Songwriter speaks, sings her mind

Friday, March 20, 1998

Jill Sobule...
Photo by Scott Maclay
Jill Sobule

click this button to listen to webcastListen to Friday’s concert and conversation with Jill Sobule.

When Jill Sobule’s latest album, Happy Town, began hitting stores last year, Wal-Mart refused to stock it, saying the cover art portraying two hands pulling apart a pill capsule promoted drugs.

Faced with altering the design or the potential loss of tens of thousands of record sales, Sobule — noting she isn’t a blockbuster star like Sheryl Crow — chose to “sell out.”

The pill capsule became test tubes, and Wal-Mart approved the new cover.

“I kind of like the test tubes better,” laughed Sobule, adding that the minor change didn’t really alter the artwork and possibly pushed the drug image even more. “But we didn’t compromise the music.”

Sobule said such occurrences happen often for a singer-songwriter known for her frank musical takes on modern life, most notably for the alternative-rock hit, “I Kissed a Girl.” And she promised not to change simply because some retailers and radio programmers don’t like her songs.

On Friday, Sobule performed a topical concert at the Freedom Forum First Amendment Center in Nashville, Tenn., including a song about Linda Tripp and one about the death penalty. Before playing, Sobule spoke with Ken Paulson, the center’s executive director, about the often strained relationship between government and popular music.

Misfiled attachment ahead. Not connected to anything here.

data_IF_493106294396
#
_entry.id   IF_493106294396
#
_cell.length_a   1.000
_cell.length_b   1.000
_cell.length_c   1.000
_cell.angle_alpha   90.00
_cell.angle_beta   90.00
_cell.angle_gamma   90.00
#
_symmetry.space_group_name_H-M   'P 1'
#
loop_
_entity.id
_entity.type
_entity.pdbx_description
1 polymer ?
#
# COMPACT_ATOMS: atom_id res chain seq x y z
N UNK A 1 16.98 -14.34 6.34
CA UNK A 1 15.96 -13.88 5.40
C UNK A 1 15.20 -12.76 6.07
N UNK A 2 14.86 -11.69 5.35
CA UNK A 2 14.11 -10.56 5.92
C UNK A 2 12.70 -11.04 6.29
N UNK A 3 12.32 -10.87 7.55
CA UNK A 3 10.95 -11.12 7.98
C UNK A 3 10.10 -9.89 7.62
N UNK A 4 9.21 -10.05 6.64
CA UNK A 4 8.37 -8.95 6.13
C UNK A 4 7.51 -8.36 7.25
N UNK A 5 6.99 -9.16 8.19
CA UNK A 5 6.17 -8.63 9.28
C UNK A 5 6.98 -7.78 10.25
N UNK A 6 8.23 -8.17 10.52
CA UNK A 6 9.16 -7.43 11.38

Paulson observed that rock ‘n’ roll music in particular makes school officials and legislators uneasy, bringing up attempts to rate concerts and ban rock band T-shirts in schools. He recapped a number of government efforts to limit First Amendment expression through music.

For Sobule, the single “I Kissed a Girl” got her the most attention, particularly from conservative radio listeners who denounced the singer for promoting the homosexual lifestyle.

Although MTV included the song’s video in its playlist, many radio stations refused to play the record. Sobule said one Nashville radio station would only play the song after a lengthy disclaimer warning parents that the song contained homosexual references.

“That stuff just helped me,” Sobule said. “If they would have left it alone, it might not have been as big as it was.”

But at the same time the record gave her nationwide exposure, the experience placed her in a precarious position with her label, Sobule said.

“I think the label after that didn’t know what to do with me: Do we treat her as a novelty act or what?” she said.

While singing about kissing a girl might pass censors, Sobule said singing about two women having a baby probably wouldn’t. Sobule jabbed record executives, noting they would probably say: “As long as it sells records we’ll do it, so long as it doesn’t push the envelope too far.”

But Sobule, who peppers some of her songs with profanity, said she refuses to allow herself to be censored if the words promote her messages. She told students in the audience to stand by their work if they really believe in it.

“If you feel it’s important, and it’s not just to shock someone, I think you need to stick with it,” she said.